After the Shot
Posted on August 9, 2012
Important points to follow when following up game.
There are many things you must do to successfully follow up game, but these three are at the top of the list.
1) Analyze The Animal’s Position
After you shoot, be sure to stay still, quiet and quickly assess every detail that took place at the moment of release. Note exactly where the animal was standing upon the arrow striking, and exactly how the animal fled the scene. To help with this, pick out certain bushes, rocks, or trees next to the hit spot or the route the animal used to escape. This will make it easier as objects always look different up close and as you begin the trailing process.
2) Visualize the Hit
Next, visualize in your mind the animal’s position and where the arrow hit. If you suspect a perfect double-lung hit, then you probably won’t have any trouble finding your trophy. These hits usually result in lots of blood on the ground and a relatively short, easy-to-follow blood trail.
However, this is not always the case. Sometimes animals bleed internally, even lung shot ones. When this happens, you’ll have to look for other clues, mainly fresh tracks and perhaps tiny droplets of blood; these will hopefully lead you down the path of recovery. Sometimes a general “zigzag” walk of the area, if you’re hunting in open-country, will allow you to spot your hard-hit animal lying down somewhere, now fully expired.
If you happen to find your arrow at the hit site, analyze it for clues as well. The blood on it tells a lot. Bright pink-like frothy blood is a positive indication of a solid lung hit. Darker blood, without the telltale froth-like “bubbles” in it, usually means a hit to the liver or heart. Greenish matter smeared on the shaft, usually with white fatty tissue, too, means a paunch hit for sure.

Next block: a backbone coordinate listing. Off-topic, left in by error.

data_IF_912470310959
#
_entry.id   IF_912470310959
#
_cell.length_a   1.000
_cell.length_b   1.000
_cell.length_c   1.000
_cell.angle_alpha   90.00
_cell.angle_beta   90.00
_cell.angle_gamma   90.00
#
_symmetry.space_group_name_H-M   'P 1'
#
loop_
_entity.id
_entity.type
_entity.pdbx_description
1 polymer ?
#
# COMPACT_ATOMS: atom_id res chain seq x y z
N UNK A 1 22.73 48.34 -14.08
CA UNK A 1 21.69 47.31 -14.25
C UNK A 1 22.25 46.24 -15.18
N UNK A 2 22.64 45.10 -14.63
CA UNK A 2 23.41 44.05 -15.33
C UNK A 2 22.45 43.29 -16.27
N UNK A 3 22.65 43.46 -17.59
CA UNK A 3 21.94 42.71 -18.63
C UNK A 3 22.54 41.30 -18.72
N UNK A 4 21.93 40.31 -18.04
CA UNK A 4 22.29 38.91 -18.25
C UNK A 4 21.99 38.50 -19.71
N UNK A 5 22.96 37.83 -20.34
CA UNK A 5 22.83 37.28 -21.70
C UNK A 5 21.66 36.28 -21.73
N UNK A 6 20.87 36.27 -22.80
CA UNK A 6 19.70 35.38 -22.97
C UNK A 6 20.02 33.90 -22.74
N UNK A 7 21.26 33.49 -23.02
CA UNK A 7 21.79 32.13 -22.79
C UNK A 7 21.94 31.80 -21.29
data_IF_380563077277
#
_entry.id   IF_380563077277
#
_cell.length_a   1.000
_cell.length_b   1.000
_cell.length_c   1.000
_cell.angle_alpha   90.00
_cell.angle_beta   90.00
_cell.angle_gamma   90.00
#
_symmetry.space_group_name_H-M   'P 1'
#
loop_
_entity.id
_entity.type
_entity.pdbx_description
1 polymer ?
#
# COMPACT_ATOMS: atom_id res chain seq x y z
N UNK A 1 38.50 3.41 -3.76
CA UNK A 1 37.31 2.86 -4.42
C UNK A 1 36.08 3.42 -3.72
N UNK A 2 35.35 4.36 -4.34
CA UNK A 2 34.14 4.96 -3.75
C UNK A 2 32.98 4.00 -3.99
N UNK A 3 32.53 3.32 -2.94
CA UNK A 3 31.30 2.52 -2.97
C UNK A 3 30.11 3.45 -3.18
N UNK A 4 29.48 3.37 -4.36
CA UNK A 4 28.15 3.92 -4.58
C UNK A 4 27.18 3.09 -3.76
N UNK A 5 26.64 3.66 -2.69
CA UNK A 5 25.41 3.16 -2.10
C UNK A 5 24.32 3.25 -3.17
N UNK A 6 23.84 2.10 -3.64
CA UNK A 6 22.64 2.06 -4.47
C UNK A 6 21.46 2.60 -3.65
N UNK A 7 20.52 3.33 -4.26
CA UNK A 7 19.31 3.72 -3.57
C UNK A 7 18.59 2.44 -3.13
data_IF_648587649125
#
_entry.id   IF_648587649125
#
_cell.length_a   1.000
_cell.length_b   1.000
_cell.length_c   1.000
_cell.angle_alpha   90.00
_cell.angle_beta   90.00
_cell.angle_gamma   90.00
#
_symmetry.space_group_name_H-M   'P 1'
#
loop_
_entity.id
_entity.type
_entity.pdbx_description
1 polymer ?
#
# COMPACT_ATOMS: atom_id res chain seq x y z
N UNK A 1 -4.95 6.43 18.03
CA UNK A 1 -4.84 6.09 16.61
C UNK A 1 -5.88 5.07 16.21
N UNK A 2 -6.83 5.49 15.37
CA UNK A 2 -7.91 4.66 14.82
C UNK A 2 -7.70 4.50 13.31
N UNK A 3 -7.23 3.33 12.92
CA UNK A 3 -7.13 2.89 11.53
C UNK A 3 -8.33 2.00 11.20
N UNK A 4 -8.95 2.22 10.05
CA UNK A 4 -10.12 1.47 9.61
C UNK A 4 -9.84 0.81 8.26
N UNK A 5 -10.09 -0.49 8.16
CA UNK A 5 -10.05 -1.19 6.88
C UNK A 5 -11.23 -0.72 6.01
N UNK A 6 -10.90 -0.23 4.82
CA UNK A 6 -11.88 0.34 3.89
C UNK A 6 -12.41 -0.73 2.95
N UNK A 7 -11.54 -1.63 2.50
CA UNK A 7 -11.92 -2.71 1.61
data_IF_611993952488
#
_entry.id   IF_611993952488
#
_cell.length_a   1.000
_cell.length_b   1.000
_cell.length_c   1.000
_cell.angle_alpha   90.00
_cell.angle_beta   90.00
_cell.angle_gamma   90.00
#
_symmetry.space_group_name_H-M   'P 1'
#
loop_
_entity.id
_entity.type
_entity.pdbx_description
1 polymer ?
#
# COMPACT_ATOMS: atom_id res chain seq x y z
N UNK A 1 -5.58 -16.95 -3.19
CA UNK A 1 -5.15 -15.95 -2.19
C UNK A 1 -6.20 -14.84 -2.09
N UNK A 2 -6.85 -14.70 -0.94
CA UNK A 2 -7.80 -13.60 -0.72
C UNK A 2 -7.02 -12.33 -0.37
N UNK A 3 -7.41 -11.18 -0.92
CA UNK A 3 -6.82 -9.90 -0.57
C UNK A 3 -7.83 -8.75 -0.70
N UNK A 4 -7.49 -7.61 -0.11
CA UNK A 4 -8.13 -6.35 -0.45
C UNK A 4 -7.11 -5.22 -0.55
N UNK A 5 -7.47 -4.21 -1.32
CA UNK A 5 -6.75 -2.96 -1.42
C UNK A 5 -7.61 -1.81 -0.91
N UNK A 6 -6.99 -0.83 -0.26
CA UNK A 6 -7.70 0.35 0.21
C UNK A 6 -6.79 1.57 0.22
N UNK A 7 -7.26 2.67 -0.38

Beyond a solid strike to the lungs or heart, blood trailing doubles in difficulty.
3) Mark the Trail
Use florescent surveyor’s tape for marking key locations, mainly where you stood while taking the shot, the location of the hit site, where the animal fled to, and for noting one small speck blood to the next as you trail.
When trailing, be careful of where you step. You don’t want to trample on any important clues, whether it be blood, hair, a piece of animal fat or tissue, fresh tracks, or even some matted down grass, a dislodged rock or broken stick, noting a place where the animal could have traveled through.
And one last thing, when tracking, always be mindful of how the blood is splayed on the ground, as it can indicate the animal’s travel direction. Sometimes mortally-hit game will double back along the same trail they had just walked, causing blood to go every which way. Blood always splays heavier to thinner when the animal is walking or running. The thinner streaks point to where the animal is going in.
Successful blood trailing is all about being smart and very patient (especially when marginal shot occur). In nearly all cases, being foolish and/or anxious will end up costing you a trophy, all because you decided to force the situation. Analyze each shot closely, wait the correct amount of time based on the clues, and follow up, searching for blood and other details like a trained detective on a crime scene. Shots at big game are simply too precious to do it any other way.
By BAH Staff